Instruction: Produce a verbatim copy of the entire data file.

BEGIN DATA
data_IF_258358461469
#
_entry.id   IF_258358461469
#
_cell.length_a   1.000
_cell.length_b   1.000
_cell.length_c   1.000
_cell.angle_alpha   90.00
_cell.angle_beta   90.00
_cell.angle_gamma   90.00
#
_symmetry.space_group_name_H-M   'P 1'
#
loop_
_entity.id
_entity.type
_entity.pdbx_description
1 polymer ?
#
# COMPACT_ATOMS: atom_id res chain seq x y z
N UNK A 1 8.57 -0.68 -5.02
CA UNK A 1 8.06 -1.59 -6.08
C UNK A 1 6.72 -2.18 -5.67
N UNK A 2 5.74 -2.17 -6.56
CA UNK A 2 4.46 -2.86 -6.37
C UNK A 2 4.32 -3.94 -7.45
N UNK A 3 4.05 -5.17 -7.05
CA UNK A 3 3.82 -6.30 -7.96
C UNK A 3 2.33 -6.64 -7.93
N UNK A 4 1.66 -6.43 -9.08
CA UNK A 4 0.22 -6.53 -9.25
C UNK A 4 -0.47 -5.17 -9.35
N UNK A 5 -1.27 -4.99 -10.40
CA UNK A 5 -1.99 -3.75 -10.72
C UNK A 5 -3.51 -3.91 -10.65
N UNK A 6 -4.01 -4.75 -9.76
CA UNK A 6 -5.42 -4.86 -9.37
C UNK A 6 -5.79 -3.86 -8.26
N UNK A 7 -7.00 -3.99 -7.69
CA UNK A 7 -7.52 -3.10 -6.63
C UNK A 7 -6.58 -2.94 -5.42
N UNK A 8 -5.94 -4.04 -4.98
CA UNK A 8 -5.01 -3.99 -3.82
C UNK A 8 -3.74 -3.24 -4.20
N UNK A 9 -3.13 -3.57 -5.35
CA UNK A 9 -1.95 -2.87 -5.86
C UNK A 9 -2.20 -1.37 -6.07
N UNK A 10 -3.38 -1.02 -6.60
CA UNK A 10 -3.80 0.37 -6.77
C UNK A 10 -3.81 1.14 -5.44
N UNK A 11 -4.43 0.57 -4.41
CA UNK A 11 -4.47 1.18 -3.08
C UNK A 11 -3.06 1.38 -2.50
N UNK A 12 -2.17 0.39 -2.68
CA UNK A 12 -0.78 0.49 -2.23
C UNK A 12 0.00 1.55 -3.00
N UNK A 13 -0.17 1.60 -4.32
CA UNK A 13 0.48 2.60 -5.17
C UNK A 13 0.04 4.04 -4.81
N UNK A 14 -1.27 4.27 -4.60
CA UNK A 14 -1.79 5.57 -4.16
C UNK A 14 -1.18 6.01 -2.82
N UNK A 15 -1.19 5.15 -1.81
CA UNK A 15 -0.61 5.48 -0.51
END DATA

data_IF_258358461469
#
_entry.id   IF_258358461469
#
_cell.length_a   1.000
_cell.length_b   1.000
_cell.length_c   1.000
_cell.angle_alpha   90.00
_cell.angle_beta   90.00
_cell.angle_gamma   90.00
#
_symmetry.space_group_name_H-M   'P 1'
#
loop_
_entity.id
_entity.type
_entity.pdbx_description
1 polymer ?
#
# COMPACT_ATOMS: atom_id res chain seq x y z
N UNK A 1 8.57 -0.68 -5.02
CA UNK A 1 8.06 -1.59 -6.08
C UNK A 1 6.72 -2.18 -5.67
N UNK A 2 5.74 -2.17 -6.56
CA UNK A 2 4.46 -2.86 -6.37
C UNK A 2 4.32 -3.94 -7.45
N UNK A 3 4.05 -5.17 -7.05
CA UNK A 3 3.82 -6.30 -7.96
C UNK A 3 2.33 -6.64 -7.93
N UNK A 4 1.66 -6.43 -9.08
CA UNK A 4 0.22 -6.53 -9.25
C UNK A 4 -0.47 -5.17 -9.35
N UNK A 5 -1.27 -4.99 -10.40
CA UNK A 5 -1.99 -3.75 -10.72
C UNK A 5 -3.51 -3.91 -10.65
N UNK A 6 -4.01 -4.75 -9.76
CA UNK A 6 -5.42 -4.86 -9.37
C UNK A 6 -5.79 -3.86 -8.26
N UNK A 7 -7.00 -3.99 -7.69
CA UNK A 7 -7.52 -3.10 -6.63
C UNK A 7 -6.58 -2.94 -5.42
N UNK A 8 -5.94 -4.04 -4.98
CA UNK A 8 -5.01 -3.99 -3.82
C UNK A 8 -3.74 -3.24 -4.20
N UNK A 9 -3.13 -3.57 -5.35
CA UNK A 9 -1.95 -2.87 -5.86
C UNK A 9 -2.20 -1.37 -6.07
N UNK A 10 -3.38 -1.02 -6.60
CA UNK A 10 -3.80 0.37 -6.77
C UNK A 10 -3.81 1.14 -5.44
N UNK A 11 -4.43 0.57 -4.41
CA UNK A 11 -4.47 1.18 -3.08
C UNK A 11 -3.06 1.38 -2.50
N UNK A 12 -2.17 0.39 -2.68
CA UNK A 12 -0.78 0.49 -2.23
C UNK A 12 0.00 1.55 -3.00
N UNK A 13 -0.17 1.60 -4.32
CA UNK A 13 0.48 2.60 -5.17
C UNK A 13 0.04 4.04 -4.81
N UNK A 14 -1.27 4.27 -4.60
CA UNK A 14 -1.79 5.57 -4.16
C UNK A 14 -1.18 6.01 -2.82
N UNK A 15 -1.19 5.15 -1.81
CA UNK A 15 -0.61 5.48 -0.51